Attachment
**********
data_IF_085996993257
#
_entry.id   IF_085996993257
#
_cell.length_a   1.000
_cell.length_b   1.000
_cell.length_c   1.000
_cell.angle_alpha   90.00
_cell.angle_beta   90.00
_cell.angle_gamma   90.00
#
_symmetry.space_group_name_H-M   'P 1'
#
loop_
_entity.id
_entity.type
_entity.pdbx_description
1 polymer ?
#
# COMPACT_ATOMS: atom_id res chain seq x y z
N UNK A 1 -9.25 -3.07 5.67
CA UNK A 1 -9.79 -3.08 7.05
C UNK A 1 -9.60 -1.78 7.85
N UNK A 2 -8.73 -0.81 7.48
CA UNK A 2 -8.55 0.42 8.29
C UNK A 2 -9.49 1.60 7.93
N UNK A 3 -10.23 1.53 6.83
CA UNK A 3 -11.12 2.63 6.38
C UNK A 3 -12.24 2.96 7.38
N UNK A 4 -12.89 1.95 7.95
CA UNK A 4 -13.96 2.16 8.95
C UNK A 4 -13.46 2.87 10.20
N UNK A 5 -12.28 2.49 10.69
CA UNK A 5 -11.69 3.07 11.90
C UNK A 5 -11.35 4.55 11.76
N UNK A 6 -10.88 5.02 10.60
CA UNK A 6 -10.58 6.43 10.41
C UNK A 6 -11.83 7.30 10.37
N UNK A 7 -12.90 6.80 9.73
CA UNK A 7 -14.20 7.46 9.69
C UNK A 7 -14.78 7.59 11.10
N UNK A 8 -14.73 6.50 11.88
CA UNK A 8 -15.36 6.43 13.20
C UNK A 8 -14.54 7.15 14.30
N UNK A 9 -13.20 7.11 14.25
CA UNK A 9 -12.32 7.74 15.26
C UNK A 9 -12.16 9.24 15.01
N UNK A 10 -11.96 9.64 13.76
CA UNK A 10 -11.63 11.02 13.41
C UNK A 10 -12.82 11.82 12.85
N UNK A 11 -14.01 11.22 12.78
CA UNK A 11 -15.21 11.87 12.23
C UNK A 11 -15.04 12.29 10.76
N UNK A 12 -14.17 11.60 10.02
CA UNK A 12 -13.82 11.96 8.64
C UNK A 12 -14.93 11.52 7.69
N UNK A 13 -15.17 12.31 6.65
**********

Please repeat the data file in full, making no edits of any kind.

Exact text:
data_IF_085996993257
#
_entry.id   IF_085996993257
#
_cell.length_a   1.000
_cell.length_b   1.000
_cell.length_c   1.000
_cell.angle_alpha   90.00
_cell.angle_beta   90.00
_cell.angle_gamma   90.00
#
_symmetry.space_group_name_H-M   'P 1'
#
loop_
_entity.id
_entity.type
_entity.pdbx_description
1 polymer ?
#
# COMPACT_ATOMS: atom_id res chain seq x y z
N UNK A 1 -9.25 -3.07 5.67
CA UNK A 1 -9.79 -3.08 7.05
C UNK A 1 -9.60 -1.78 7.85
N UNK A 2 -8.73 -0.81 7.48
CA UNK A 2 -8.55 0.42 8.29
C UNK A 2 -9.49 1.60 7.93
N UNK A 3 -10.23 1.53 6.83
CA UNK A 3 -11.12 2.63 6.38
C UNK A 3 -12.24 2.96 7.38
N UNK A 4 -12.89 1.95 7.95
CA UNK A 4 -13.96 2.16 8.95
C UNK A 4 -13.46 2.87 10.20
N UNK A 5 -12.28 2.49 10.69
CA UNK A 5 -11.69 3.07 11.90
C UNK A 5 -11.35 4.55 11.76
N UNK A 6 -10.88 5.02 10.60
CA UNK A 6 -10.58 6.43 10.41
C UNK A 6 -11.83 7.30 10.37
N UNK A 7 -12.90 6.80 9.73
CA UNK A 7 -14.20 7.46 9.69
C UNK A 7 -14.78 7.59 11.10
N UNK A 8 -14.73 6.50 11.88
CA UNK A 8 -15.36 6.43 13.20
C UNK A 8 -14.54 7.15 14.30
N UNK A 9 -13.20 7.11 14.25
CA UNK A 9 -12.32 7.74 15.26
C UNK A 9 -12.16 9.24 15.01
N UNK A 10 -11.96 9.64 13.76
CA UNK A 10 -11.63 11.02 13.41
C UNK A 10 -12.82 11.82 12.85
N UNK A 11 -14.01 11.22 12.78
CA UNK A 11 -15.21 11.87 12.23
C UNK A 11 -15.04 12.29 10.76
N UNK A 12 -14.17 11.60 10.02
CA UNK A 12 -13.82 11.96 8.64
C UNK A 12 -14.93 11.52 7.69
N UNK A 13 -15.17 12.31 6.65